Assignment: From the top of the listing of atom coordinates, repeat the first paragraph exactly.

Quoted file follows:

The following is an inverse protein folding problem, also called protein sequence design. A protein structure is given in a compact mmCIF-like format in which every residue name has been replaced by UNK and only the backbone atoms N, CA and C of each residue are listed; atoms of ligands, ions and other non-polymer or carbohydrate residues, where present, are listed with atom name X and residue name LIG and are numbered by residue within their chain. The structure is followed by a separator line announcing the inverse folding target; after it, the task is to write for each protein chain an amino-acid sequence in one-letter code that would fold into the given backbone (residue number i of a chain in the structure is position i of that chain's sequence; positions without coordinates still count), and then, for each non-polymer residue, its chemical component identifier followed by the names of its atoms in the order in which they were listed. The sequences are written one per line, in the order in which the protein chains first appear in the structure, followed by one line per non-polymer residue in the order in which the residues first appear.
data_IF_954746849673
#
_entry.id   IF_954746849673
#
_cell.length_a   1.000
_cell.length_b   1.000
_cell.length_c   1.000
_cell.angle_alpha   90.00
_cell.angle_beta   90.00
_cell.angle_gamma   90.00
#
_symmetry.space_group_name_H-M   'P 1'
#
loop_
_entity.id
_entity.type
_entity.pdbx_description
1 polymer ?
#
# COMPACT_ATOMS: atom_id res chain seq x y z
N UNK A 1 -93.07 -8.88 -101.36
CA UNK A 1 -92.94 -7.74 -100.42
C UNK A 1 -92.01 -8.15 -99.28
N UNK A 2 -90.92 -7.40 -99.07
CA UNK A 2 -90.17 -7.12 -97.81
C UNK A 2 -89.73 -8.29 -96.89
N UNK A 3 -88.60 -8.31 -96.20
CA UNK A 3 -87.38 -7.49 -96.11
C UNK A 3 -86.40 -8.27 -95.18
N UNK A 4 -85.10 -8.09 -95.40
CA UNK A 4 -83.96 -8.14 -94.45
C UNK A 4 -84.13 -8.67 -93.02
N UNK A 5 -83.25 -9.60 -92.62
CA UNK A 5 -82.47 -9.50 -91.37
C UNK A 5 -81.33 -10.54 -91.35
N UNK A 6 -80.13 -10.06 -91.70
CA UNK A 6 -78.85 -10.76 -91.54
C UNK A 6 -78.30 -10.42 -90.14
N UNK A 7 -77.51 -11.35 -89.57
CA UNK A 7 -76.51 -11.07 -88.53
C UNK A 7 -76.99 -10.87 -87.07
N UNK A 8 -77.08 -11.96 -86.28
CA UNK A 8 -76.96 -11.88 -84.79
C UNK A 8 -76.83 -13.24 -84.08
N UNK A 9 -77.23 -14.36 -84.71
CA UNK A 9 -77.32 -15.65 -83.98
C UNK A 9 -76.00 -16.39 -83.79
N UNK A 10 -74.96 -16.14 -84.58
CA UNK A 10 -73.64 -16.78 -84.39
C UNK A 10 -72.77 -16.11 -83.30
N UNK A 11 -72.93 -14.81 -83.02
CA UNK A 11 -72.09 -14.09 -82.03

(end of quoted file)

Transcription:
The following is an inverse protein folding problem, also called protein sequence design. A protein structure is given in a compact mmCIF-like format in which every residue name has been replaced by UNK and only the backbone atoms N, CA and C of each residue are listed; atoms of ligands, ions and other non-polymer or carbohydrate residues, where present, are listed with atom name X and residue name LIG and are numbered by residue within their chain. The structure is followed by a separator line announcing the inverse folding target; after it, the task is to write for each protein chain an amino-acid sequence in one-letter code that would fold into the given backbone (residue number i of a chain in the structure is position i of that chain's sequence; positions without coordinates still count), and then, for each non-polymer residue, its chemical component identifier followed by the names of its atoms in the order in which they were listed. The sequences are written one per line, in the order in which the protein chains first appear in the structure, followed by one line per non-polymer residue in the order in which the residues first appear.